I cannot remember the last time the L.A. County District Attorney’s Office scored a murder conviction of a celebrity. And neither can longtime D.A. spokesperson Sandi Gibbons. “I know there has not been one in the last 40 years,” she commented after the verdicts in the Phil Spector trial were read.
This is a huge win for D.A. Steve Cooley, a Republican who is serving a third term. Incumbent D.A.s are often defeated by challengers in their own offices in the midst of courtroom losses. The circuses surrounding the trials of OJ Simpson and Rampart officers hurt Gil Garcetti’s chances for a third term after he had coasted to an easy victory over incumbent Ira Reiner. Mr. Reiner had been hurt by the outcomes in the McMartin pre-school trials.
Cooley’s office has also had some losses, such as the acquittal of Robert Blake, but his public integrity unit has earned him widespread praise for weeding out corruption in some of the county’s smaller cities. In fact, Cooley is the first L.A. County D.A. to be elected to a third term since Buron Fitts in 1936.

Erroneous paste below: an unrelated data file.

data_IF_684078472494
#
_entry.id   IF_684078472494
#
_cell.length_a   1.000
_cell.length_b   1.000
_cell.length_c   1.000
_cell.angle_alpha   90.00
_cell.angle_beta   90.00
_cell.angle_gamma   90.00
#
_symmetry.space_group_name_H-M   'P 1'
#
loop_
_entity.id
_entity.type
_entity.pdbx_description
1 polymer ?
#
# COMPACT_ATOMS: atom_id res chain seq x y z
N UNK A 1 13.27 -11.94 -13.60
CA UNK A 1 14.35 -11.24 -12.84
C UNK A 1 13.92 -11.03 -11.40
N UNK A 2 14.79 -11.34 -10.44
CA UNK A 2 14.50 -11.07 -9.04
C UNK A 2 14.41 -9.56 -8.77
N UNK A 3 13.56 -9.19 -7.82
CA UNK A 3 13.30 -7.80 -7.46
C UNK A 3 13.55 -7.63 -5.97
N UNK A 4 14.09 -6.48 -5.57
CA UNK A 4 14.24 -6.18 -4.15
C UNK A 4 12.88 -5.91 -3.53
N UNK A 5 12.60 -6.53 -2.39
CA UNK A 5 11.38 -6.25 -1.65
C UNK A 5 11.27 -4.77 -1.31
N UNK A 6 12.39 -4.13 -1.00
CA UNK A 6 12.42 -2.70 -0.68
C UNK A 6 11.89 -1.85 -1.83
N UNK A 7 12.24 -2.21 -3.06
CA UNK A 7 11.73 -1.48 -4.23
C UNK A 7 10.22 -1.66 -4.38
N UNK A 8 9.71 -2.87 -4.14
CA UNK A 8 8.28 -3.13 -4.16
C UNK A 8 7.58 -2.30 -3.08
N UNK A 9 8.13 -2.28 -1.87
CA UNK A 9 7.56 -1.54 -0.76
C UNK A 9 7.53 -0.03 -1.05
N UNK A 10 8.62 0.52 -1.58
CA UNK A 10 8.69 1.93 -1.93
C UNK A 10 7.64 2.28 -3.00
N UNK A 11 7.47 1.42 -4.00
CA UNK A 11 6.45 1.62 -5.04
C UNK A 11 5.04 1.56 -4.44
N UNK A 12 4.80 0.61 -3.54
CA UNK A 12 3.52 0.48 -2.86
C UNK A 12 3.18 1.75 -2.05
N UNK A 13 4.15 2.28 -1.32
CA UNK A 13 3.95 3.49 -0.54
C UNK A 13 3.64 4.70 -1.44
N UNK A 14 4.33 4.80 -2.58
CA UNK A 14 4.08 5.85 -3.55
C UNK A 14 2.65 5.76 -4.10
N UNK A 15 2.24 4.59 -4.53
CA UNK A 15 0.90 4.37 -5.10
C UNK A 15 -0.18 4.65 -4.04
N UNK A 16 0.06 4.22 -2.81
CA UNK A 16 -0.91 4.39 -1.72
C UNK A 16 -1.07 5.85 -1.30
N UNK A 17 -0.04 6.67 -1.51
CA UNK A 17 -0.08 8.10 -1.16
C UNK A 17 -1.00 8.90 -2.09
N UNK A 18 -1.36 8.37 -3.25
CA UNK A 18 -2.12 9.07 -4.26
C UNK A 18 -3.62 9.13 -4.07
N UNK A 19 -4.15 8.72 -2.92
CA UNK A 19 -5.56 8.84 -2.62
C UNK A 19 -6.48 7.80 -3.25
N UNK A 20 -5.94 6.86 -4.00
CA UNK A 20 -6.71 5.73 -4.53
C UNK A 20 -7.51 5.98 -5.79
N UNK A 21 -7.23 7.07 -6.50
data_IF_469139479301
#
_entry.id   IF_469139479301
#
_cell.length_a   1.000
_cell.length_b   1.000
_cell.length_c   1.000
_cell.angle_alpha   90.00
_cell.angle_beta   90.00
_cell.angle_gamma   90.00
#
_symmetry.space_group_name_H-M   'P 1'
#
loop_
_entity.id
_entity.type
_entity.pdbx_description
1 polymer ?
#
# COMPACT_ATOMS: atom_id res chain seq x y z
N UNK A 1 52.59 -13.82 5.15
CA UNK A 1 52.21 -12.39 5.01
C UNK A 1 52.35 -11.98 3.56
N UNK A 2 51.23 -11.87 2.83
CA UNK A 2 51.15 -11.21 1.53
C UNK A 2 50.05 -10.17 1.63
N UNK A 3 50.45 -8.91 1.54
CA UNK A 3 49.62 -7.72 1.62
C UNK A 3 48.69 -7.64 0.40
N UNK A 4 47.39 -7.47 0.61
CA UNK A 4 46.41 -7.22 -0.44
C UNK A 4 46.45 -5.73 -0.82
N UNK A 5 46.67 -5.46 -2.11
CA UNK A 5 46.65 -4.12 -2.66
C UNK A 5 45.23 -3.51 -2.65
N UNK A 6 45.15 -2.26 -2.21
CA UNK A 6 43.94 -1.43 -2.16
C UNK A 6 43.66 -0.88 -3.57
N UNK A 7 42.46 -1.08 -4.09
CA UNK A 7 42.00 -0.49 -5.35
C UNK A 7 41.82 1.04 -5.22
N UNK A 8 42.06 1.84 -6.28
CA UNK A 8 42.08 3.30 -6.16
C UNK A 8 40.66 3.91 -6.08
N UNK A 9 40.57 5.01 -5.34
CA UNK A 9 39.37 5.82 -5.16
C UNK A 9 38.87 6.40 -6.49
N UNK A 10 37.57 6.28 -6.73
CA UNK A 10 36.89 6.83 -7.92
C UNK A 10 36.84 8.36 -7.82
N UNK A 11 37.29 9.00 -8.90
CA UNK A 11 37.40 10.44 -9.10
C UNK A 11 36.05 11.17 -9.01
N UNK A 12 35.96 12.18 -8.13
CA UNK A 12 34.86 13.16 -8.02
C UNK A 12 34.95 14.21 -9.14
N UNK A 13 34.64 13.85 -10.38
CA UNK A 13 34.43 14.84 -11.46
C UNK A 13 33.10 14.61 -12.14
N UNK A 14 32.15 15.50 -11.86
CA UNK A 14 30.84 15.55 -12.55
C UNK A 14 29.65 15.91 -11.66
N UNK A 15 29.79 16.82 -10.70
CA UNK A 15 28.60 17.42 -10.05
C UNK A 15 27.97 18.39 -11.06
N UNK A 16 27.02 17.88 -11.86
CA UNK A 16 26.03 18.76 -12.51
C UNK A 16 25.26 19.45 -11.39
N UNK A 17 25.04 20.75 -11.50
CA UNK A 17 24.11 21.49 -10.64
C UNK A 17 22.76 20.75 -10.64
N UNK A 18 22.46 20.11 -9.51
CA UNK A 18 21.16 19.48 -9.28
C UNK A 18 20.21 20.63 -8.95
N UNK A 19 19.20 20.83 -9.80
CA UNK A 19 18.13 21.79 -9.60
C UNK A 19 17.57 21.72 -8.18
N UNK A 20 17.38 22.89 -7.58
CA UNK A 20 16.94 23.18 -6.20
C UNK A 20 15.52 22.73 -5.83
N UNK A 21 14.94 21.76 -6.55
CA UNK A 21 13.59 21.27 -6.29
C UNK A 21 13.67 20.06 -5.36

Here in L.A., many political observers do not expect Cooley to seek a fourth term in 2012. So, the pundits are looking at sitting officeholders with law degrees who might run for D.A. in three years. Several local Assemblymembers have law degrees, as do L.A. City Attorney candidates Jack Weiss and Carmen Trutanich, both of whom have prosecutorial experience.
It’s way too early to pick a favorite in the 2012 D.A.’s race, but odds are the next District Attorney will not be an elected official but rather a prosecutor from within the D.A.’s office. Not since L.A. City Controller Ira Reiner ran for D.A. in 1984 has someone other than a deputy district attorney won that seat.
Therefore, history ought to show us that the next D.A. will be someone who has won newsworthy convictions as a Deputy D.A. That someone could be Alan Jackson who scored the first successful prosecution of a celebrity in a murder trial since…well, nobody remembers.